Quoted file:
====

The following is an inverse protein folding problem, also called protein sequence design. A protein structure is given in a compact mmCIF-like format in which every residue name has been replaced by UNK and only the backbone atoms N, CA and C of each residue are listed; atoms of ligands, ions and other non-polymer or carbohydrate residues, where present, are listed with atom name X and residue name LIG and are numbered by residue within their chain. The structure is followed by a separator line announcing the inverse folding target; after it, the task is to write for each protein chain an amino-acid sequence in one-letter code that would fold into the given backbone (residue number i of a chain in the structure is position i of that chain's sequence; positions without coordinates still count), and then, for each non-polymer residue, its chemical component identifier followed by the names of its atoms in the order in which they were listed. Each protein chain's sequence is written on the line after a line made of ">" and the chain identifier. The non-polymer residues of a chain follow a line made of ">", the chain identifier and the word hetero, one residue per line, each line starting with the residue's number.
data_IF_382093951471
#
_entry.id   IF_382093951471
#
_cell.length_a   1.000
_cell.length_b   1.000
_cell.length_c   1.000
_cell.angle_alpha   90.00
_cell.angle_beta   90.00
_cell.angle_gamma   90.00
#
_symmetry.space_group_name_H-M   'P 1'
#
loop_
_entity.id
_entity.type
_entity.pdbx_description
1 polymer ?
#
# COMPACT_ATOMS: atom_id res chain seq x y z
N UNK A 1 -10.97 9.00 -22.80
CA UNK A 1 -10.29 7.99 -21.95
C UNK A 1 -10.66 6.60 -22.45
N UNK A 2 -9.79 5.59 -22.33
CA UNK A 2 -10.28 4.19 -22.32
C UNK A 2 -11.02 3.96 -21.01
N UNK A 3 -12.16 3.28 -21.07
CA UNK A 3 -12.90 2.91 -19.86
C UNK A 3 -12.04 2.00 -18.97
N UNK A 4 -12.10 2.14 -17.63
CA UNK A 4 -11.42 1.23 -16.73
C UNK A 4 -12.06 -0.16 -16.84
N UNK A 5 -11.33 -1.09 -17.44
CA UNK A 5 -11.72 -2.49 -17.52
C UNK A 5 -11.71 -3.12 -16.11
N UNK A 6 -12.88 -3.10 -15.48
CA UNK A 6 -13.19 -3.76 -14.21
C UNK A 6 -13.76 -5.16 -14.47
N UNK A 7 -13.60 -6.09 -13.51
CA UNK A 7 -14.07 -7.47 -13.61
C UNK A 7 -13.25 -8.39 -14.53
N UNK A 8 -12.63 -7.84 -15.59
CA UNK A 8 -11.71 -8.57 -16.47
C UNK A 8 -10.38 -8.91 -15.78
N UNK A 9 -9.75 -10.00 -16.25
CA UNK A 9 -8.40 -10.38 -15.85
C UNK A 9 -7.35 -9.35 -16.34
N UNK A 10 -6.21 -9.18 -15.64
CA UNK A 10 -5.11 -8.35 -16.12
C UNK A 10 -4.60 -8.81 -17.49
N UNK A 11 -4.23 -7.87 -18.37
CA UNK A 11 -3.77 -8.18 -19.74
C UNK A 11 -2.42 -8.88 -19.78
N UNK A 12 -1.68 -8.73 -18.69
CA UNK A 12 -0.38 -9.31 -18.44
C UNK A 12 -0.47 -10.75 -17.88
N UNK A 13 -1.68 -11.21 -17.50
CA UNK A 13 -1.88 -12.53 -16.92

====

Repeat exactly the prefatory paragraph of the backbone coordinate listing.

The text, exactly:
The following is an inverse protein folding problem, also called protein sequence design. A protein structure is given in a compact mmCIF-like format in which every residue name has been replaced by UNK and only the backbone atoms N, CA and C of each residue are listed; atoms of ligands, ions and other non-polymer or carbohydrate residues, where present, are listed with atom name X and residue name LIG and are numbered by residue within their chain. The structure is followed by a separator line announcing the inverse folding target; after it, the task is to write for each protein chain an amino-acid sequence in one-letter code that would fold into the given backbone (residue number i of a chain in the structure is position i of that chain's sequence; positions without coordinates still count), and then, for each non-polymer residue, its chemical component identifier followed by the names of its atoms in the order in which they were listed. Each protein chain's sequence is written on the line after a line made of ">" and the chain identifier. The non-polymer residues of a chain follow a line made of ">", the chain identifier and the word hetero, one residue per line, each line starting with the residue's number.